Israel began the third stage of its COVID-19 lockdown exit on Sunday following a Cabinet ruling the day before.
Under the new regulations, restrictions are further lifted on travel into and out of the country, public gatherings and the education system.
All Israeli citizens and permanent residents are now once again able to enter the country, although the daily entry limit has been set at 3,000 with that number to be attained gradually throughout the week, according to an official statement. Up to 1,000 people were to be allowed to enter on Sunday.
Designated flights for new immigrants whose immigration cannot be delayed, essential foreign workers and professional athletes shall not count toward the entry quota, the statement said.
Those arriving from abroad will still need to enter quarantine, but will now be allowed to do so at home instead of at previously required “quarantine hotels.”
Those with vaccination or recovery certificates (a “Green Pass”) will be able to exit Israel freely, except via the Taba crossing, which will be closed, according to the statement.
In addition to those already operating to and from New York and Frankfurt, regular flights will resume to and from Paris, London, Kyiv, Toronto and Hong Kong, with airlines being obligated on pain of fine to provide Israel’s Transportation Ministry with passenger lists on demand for epidemiological investigation.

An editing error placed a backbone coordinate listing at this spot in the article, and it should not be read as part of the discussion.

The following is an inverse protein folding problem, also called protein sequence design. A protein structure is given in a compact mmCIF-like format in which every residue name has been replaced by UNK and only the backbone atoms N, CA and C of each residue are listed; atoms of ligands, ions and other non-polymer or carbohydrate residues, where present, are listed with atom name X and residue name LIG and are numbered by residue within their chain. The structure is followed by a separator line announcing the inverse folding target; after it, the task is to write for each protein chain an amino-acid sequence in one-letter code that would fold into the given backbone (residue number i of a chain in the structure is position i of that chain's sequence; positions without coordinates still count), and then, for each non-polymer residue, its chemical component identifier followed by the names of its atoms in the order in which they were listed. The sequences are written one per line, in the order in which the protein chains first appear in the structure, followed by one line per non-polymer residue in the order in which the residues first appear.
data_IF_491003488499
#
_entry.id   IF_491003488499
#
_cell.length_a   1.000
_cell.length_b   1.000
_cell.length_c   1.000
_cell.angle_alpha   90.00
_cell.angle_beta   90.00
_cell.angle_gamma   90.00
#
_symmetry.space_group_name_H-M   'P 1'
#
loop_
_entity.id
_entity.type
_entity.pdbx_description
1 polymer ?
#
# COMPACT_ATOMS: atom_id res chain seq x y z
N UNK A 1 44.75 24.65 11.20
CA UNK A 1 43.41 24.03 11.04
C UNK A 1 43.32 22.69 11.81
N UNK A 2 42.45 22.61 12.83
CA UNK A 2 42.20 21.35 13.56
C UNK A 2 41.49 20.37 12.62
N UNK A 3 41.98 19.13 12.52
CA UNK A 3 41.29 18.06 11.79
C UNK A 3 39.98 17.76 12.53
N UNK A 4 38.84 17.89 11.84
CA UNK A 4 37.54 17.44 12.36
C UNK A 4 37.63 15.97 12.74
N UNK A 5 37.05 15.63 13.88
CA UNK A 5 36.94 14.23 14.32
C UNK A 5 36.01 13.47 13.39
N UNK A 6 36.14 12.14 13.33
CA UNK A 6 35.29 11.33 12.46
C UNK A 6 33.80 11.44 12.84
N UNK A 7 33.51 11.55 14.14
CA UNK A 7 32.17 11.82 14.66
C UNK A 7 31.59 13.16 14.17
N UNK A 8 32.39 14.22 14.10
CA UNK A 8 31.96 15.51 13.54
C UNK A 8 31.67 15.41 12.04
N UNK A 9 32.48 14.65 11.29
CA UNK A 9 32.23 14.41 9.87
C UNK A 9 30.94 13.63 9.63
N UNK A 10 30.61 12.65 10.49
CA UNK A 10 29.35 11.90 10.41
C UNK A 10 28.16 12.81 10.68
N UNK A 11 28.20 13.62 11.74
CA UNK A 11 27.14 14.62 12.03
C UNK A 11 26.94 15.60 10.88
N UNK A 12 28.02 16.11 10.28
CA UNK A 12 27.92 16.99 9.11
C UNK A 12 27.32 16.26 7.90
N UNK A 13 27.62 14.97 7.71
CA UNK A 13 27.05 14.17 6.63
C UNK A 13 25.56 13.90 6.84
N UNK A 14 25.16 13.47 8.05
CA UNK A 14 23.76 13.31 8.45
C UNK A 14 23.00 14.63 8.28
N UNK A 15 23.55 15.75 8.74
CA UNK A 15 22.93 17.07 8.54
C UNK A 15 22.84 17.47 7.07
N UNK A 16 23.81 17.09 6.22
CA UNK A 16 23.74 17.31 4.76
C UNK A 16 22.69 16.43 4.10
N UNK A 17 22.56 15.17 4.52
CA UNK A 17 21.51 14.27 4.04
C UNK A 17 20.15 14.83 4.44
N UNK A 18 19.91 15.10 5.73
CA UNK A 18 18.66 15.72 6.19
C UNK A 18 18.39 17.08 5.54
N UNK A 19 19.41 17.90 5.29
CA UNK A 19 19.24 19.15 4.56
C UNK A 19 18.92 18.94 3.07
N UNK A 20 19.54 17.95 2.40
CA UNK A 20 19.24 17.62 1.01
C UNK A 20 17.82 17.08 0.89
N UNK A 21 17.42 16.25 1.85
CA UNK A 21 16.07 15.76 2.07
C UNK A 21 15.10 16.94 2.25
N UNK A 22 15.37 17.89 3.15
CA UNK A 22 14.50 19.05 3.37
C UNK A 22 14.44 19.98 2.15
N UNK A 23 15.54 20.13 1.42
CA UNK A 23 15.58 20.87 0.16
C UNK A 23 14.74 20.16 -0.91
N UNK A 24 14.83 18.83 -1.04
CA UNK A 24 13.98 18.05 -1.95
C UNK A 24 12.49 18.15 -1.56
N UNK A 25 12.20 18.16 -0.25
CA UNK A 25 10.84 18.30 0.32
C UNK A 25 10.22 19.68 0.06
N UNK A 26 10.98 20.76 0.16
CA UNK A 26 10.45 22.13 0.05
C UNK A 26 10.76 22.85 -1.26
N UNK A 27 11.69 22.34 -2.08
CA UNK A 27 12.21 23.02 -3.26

Under the new directives, most venues in Israel will also be opened, albeit in a scaled-down manner.
Outdoor restaurant dining will be allowed for all (for up to 100 people at a time), while Green Pass holders will be permitted to dine indoors, up to 75 percent occupancy and not exceeding 100 people. Children under the age of one will be allowed in places reserved for Green Pass holders.
For general public gatherings, restrictions will be lifted to 20 inside and 50 outside, with or without a Green Pass.
Institutions of higher learning and professional courses, as well as post-secondary religious institutions, will be open to Green Pass holders. For the first time in nearly a year, students in grades seven to 10 will return to in-class learning, depending on the status of the pandemic in their area.
As of Sunday, 4,929,084 Israelis had received a single dose and 3,716,439 Israelis both doses of Pfizer’s COVID-19 vaccine, according to Health Ministry data. Morbidity stood at 4.3 percent on Saturday, down from slightly over 10 percent in January.
Less than three percent of seriously ill patients had received both doses of the vaccine, reported Ynet, which also quoted the Health Ministry as saying that no one who died from the disease in February had been vaccinated.